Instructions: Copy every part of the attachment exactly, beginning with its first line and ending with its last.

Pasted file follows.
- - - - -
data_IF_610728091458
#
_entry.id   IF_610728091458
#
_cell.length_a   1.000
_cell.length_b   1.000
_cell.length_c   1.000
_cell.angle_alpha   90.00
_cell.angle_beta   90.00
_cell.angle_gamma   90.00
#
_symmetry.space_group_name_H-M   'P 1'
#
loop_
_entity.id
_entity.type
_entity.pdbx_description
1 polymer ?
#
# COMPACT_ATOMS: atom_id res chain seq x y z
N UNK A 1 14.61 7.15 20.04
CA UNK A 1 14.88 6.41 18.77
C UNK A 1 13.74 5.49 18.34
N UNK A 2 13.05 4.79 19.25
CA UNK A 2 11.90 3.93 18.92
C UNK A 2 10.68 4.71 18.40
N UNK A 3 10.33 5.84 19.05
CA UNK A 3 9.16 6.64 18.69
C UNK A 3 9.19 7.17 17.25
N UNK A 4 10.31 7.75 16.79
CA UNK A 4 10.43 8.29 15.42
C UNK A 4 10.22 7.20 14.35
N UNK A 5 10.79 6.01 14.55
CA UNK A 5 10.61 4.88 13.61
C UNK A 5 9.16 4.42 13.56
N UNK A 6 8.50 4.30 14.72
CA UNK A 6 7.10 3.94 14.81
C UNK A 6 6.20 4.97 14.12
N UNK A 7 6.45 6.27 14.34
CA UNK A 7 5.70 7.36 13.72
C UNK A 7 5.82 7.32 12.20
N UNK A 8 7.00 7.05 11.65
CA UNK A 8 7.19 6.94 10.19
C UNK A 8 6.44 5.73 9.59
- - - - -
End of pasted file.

data_IF_610728091458
#
_entry.id   IF_610728091458
#
_cell.length_a   1.000
_cell.length_b   1.000
_cell.length_c   1.000
_cell.angle_alpha   90.00
_cell.angle_beta   90.00
_cell.angle_gamma   90.00
#
_symmetry.space_group_name_H-M   'P 1'
#
loop_
_entity.id
_entity.type
_entity.pdbx_description
1 polymer ?
#
# COMPACT_ATOMS: atom_id res chain seq x y z
N UNK A 1 14.61 7.15 20.04
CA UNK A 1 14.88 6.41 18.77
C UNK A 1 13.74 5.49 18.34
N UNK A 2 13.05 4.79 19.25
CA UNK A 2 11.90 3.93 18.92
C UNK A 2 10.68 4.71 18.40
N UNK A 3 10.33 5.84 19.05
CA UNK A 3 9.16 6.64 18.69
C UNK A 3 9.19 7.17 17.25
N UNK A 4 10.31 7.75 16.79
CA UNK A 4 10.43 8.29 15.42
C UNK A 4 10.22 7.20 14.35
N UNK A 5 10.79 6.01 14.55
CA UNK A 5 10.61 4.88 13.61
C UNK A 5 9.16 4.42 13.56
N UNK A 6 8.50 4.30 14.72
CA UNK A 6 7.10 3.94 14.81
C UNK A 6 6.20 4.97 14.12
N UNK A 7 6.45 6.27 14.34
CA UNK A 7 5.70 7.36 13.72
C UNK A 7 5.82 7.32 12.20
N UNK A 8 7.00 7.05 11.65
CA UNK A 8 7.19 6.94 10.19
C UNK A 8 6.44 5.73 9.59